Home Diagnostic Imaging International Corp.
Corporate Services Marketplace Investor Relations News Contact Us DIIG.OB
MRI Technology 

Magnetic Resonance Imaging is an investigative procedure to detect structural or anatomical problems inside the body without the need for exploratory surgery or more complex invasive tests. MRI scanning is a painless way to "see" through bones.

It can be used to detect problems in almost any area - head, brain, eyes, ears, neck, chest, abdomen, pelvis, spine and limbs. It is particularly useful for detecting nerve root compression (pinched, trapped nerves) in the spine by a slipped disc and is also commonly used to assess major joints (knees and ankles - torn ligaments, meniscus injuries).

During a Magnetic Resonance Imaging scan, radio waves are directed at protons, the nuclei of hydrogen atoms, in a strong magnetic field. The protons are first "excited" and then "relaxed" emitting radio signals, which can be computer processed to form three dimensional computerized sectional images of various parts of the body. Unlike other imaging methods, MRI does not use X-rays and has no known side effects.

In the body, protons are most abundant in the hydrogen atoms of water, so that an MRI image shows the differences in the water content and the distribution in various body tissues. Even different types of tissues within the same organ can be easily distinguished, such as they grey and white matter of the brain.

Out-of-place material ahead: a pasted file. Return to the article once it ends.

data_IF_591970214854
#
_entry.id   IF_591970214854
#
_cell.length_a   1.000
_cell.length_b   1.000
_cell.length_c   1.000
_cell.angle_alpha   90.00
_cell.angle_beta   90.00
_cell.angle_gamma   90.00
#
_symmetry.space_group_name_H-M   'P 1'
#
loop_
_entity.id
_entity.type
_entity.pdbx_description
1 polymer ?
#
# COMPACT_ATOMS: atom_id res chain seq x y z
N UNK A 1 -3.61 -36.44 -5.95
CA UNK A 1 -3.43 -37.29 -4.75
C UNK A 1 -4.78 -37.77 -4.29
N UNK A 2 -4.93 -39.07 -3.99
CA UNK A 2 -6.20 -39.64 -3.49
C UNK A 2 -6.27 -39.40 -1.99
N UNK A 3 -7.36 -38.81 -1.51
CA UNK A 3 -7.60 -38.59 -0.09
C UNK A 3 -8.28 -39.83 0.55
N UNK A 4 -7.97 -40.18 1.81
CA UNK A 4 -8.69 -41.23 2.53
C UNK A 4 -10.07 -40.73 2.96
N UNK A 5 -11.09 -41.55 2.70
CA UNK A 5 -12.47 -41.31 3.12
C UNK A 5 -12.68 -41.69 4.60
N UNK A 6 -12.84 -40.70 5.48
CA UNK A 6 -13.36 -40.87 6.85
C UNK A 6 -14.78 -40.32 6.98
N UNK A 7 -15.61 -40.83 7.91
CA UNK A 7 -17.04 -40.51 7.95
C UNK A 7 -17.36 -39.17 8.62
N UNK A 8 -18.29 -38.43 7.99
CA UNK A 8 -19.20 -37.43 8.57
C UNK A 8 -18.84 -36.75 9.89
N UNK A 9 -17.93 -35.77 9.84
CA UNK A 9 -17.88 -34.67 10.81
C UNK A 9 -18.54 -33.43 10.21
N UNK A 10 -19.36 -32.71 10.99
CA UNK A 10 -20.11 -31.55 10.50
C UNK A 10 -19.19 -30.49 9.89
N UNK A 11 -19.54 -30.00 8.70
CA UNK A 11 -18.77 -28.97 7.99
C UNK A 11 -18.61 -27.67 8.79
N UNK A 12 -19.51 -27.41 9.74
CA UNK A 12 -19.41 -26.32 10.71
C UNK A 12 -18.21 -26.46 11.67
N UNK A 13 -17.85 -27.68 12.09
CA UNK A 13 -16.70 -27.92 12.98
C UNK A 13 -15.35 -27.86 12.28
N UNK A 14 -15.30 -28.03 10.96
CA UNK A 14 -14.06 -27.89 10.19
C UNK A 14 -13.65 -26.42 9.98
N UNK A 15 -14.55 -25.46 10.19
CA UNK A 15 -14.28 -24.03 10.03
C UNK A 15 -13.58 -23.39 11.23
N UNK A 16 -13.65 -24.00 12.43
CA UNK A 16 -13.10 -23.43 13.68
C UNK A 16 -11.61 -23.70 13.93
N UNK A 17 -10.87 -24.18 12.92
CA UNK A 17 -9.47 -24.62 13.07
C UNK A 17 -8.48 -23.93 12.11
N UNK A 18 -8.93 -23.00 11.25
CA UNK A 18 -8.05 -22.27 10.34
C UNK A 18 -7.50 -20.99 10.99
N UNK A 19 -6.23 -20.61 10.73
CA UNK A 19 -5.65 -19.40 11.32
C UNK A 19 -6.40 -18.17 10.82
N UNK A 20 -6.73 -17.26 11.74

MRI has found wide applications in many branches of medicine. Neurology, cardiology, orthopedics, urology and general surgery all use MRI for making and confirming diagnosis. MRI can also be used in angiography studies without the need for contrast. MRI scans produce detailed pictures of soft body tissue and organs without using ionizing radiation, making early detection of cancers, neurological and musculoskeletal diseases possible.

An MRI machine contains a very large super conducting magnet, a radio-wave transmitter and a computer that together construct detailed pictures of parts of the body. This procedure is 5-10 times more accurate than anything else available including the CT scan.

Simple scans that do not require an injection can be done by a technician without a physician present. Scans that require a contrast agent (e.g. bowels, etc.) must be administered by a physician.

Due to capital acquisition costs and a shortage of trained staff to operate and maintain these machines, waiting lists for MRI scans in Canada have become lengthy.

Product software development with Glorium Technologies 

This web site includes forward-looking statements that reflect Diagnostic Imaging International Corp. and its subsidiary companies' current expectations about its future results, performance, prospects and opportunities. Diagnostic Imaging International Corp. has tried to identify these forward-looking statements by using words and phrases such as "may", "will", "expects", "anticipates", "believes", "intends", "estimates", "should", "typical", "we are confident" or similar expressions. These forward-looking statements are based on information currently available to Diagnostic Imaging International Corp. and are subject to a number of risks, uncertainties and other factors that could cause Diagnostic Imaging International Corp.'s actual results, performance, prospects or opportunities in the remainder of and beyond to differ materially from those expressed in, or implied by, these forward-looking statements.